This is just a note to say thank you.
I have never told you how much you mean to me. Until now.
I did not want you at first. All those years ago, when I first saw you – in the flesh, not just in those glossy pictures on the web that I couldn’t stop gazing at – I was not sure. I didn’t know then that I needed you. I went away. I left you. But I never stopped thinking about you. I was young and indecisive. I came back. I realised you were worth it.
You were now mine, and, together, we grew.
I kept you for best at first – long, rough, wild days, just you and me. Maybe I thought you could not cope? I was wrong. As the months rolled by, we became familiar. You were not just for weekends; I needed you every day. We did everything together: big and small.
You were there the day I ran the Fellsman, 13 hours together in the bitingly cold wind of the Yorkshire Dales, and then – six weeks later – a momentous Bob Graham Round. They were halcyon days, our grandest adventures. I knew every inch of you then. Food in the right pocket; map and compass on the left. Spare clothes in the back. Feeling your gentle press on my shoulders and your arms wrapped around my waist gave me the reassurance I needed. Things will be alright.
There were tough times, too. Remember when I refused to pull on my waterproofs on Ben Nevis? I was soaked through. Then there was that excruciating cycle climb up Mont Ventoux. I was too exhausted to notice the view. But putting food in you meant I could put food in me. And what about that mountain marathon in the Borders? You were imbued with the qualities of a Mary Poppins handbag: you carried my life for 36 hours – tent, sleeping bag, stove and gas, clothes and food. The race? Well, it was unrelenting. I hated every moment. But that was my fault, not yours.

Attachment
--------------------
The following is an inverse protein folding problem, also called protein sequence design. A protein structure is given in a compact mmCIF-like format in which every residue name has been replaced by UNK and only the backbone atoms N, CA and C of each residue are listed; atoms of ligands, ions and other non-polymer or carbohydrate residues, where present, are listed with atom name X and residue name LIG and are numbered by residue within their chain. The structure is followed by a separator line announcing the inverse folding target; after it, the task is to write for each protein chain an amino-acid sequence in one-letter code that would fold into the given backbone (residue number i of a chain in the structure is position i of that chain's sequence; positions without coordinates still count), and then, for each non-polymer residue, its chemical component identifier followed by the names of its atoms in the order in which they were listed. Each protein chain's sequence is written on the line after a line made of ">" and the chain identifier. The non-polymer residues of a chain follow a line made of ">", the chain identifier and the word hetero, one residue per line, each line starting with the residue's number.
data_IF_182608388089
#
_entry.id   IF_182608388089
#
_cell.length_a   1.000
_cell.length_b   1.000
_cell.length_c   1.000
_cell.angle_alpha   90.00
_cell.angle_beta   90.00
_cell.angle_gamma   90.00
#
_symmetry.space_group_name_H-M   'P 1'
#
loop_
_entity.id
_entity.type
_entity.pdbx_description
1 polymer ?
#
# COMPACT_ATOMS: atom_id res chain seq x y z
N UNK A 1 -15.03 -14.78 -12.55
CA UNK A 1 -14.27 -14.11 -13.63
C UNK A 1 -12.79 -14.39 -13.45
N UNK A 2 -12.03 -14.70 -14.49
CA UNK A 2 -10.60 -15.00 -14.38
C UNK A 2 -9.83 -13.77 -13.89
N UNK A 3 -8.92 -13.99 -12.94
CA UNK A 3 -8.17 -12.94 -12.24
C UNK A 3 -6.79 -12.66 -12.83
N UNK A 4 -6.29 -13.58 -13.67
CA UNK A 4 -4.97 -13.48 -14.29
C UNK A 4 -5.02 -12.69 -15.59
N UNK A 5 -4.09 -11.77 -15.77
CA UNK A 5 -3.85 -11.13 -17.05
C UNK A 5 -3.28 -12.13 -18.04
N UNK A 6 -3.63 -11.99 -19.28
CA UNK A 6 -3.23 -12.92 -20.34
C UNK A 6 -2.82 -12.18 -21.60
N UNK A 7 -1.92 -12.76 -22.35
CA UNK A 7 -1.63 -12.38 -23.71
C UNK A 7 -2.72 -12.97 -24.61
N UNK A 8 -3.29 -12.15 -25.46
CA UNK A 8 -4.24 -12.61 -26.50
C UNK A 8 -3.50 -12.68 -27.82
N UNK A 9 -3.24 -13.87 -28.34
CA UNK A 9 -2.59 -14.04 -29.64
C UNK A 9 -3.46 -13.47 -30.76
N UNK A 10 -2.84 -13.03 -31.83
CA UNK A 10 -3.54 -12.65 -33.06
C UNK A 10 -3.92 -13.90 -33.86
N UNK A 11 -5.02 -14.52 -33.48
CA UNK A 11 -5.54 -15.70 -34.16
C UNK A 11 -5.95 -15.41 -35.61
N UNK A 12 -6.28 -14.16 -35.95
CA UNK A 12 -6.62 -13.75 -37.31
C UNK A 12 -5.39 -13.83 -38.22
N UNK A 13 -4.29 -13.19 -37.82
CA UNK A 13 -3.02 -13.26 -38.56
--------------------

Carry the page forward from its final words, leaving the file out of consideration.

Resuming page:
You carried me. I carried you.
And there was more. You held my books as I went from home to work, and back again, hundreds of times, however I went – on foot, by bicycle, by train, by bus. You sat in the bottom of the gig, babysitting the sandwiches, when I rowed the English Channel. You went to hospital when my first daughter was born. And my second. You helped me move house, move country.
Do you know what is strange, though? I have never really looked properly at you. We have experienced so much the same but also so much the opposite; for when you look one way, I look the other. I suppose that is why I cannot find a photograph of you. You are there in flashes, of course. A streak of orange or a black strap, but none of just us. I realise now that as I smiled and posed, you were busy.
When I look at you now, I see your age. I am sorry to say that. What have you become? Once you were taut and bright. Now your orange patches are sun-bleached and smeared with years of mud flickers. Your reflective stripes are worn at the edges. How old are you now? Eight years? Nine? What has become of the former you – the object of those glossy online images?
I look again, beyond the skin, and I see you are the same. Rougher around the edges, yes, but the same. Your inner beauty, your functional brilliance, remains unchanged from the day I first took you home.
Someone said to me yesterday, after looking at you: ‘I bet that has some stories to tell.’
Yes, I thought. Yes, you do. And there will be more: for we will grow old together.
Now you know, I hope, what you mean to me.
So, thank you.